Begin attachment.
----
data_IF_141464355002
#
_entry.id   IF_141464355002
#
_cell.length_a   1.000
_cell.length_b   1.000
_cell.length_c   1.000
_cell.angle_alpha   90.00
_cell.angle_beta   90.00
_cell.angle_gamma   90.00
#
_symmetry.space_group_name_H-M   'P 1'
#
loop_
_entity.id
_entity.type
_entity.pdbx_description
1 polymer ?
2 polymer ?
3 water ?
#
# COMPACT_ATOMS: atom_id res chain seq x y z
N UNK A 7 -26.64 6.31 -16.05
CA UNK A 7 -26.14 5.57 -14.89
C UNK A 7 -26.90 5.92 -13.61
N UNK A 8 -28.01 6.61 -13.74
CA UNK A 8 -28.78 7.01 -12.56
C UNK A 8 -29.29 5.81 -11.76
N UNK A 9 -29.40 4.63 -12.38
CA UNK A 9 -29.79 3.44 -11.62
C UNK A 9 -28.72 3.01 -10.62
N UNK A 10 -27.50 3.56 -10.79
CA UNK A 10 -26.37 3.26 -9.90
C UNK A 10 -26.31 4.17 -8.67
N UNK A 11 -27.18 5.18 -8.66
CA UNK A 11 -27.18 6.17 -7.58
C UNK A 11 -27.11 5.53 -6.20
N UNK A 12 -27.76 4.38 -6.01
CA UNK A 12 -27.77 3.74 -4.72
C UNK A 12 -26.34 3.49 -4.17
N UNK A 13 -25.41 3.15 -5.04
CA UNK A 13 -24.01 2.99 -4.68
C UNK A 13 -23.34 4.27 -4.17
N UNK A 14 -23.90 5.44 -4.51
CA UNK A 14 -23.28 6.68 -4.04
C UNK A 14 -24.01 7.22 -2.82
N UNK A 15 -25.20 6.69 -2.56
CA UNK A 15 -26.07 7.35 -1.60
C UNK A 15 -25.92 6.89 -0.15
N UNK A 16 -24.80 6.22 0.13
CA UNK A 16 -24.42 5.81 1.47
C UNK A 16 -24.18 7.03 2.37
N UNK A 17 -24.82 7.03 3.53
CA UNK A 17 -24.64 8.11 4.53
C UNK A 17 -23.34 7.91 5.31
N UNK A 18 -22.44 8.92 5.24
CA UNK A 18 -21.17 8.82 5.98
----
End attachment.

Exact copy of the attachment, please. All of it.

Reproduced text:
data_IF_141464355002
#
_entry.id   IF_141464355002
#
_cell.length_a   1.000
_cell.length_b   1.000
_cell.length_c   1.000
_cell.angle_alpha   90.00
_cell.angle_beta   90.00
_cell.angle_gamma   90.00
#
_symmetry.space_group_name_H-M   'P 1'
#
loop_
_entity.id
_entity.type
_entity.pdbx_description
1 polymer ?
2 polymer ?
3 water ?
#
# COMPACT_ATOMS: atom_id res chain seq x y z
N UNK A 7 -26.64 6.31 -16.05
CA UNK A 7 -26.14 5.57 -14.89
C UNK A 7 -26.90 5.92 -13.61
N UNK A 8 -28.01 6.61 -13.74
CA UNK A 8 -28.78 7.01 -12.56
C UNK A 8 -29.29 5.81 -11.76
N UNK A 9 -29.40 4.63 -12.38
CA UNK A 9 -29.79 3.44 -11.62
C UNK A 9 -28.72 3.01 -10.62
N UNK A 10 -27.50 3.56 -10.79
CA UNK A 10 -26.37 3.26 -9.90
C UNK A 10 -26.31 4.17 -8.67
N UNK A 11 -27.18 5.18 -8.66
CA UNK A 11 -27.18 6.17 -7.58
C UNK A 11 -27.11 5.53 -6.20
N UNK A 12 -27.76 4.38 -6.01
CA UNK A 12 -27.77 3.74 -4.72
C UNK A 12 -26.34 3.49 -4.17
N UNK A 13 -25.41 3.15 -5.04
CA UNK A 13 -24.01 2.99 -4.68
C UNK A 13 -23.34 4.27 -4.17
N UNK A 14 -23.90 5.44 -4.51
CA UNK A 14 -23.28 6.68 -4.04
C UNK A 14 -24.01 7.22 -2.82
N UNK A 15 -25.20 6.69 -2.56
CA UNK A 15 -26.07 7.35 -1.60
C UNK A 15 -25.92 6.89 -0.15
N UNK A 16 -24.80 6.22 0.13
CA UNK A 16 -24.42 5.81 1.47
C UNK A 16 -24.18 7.03 2.37
N UNK A 17 -24.82 7.03 3.53
CA UNK A 17 -24.64 8.11 4.53
C UNK A 17 -23.34 7.91 5.31
N UNK A 18 -22.44 8.92 5.24
CA UNK A 18 -21.17 8.82 5.98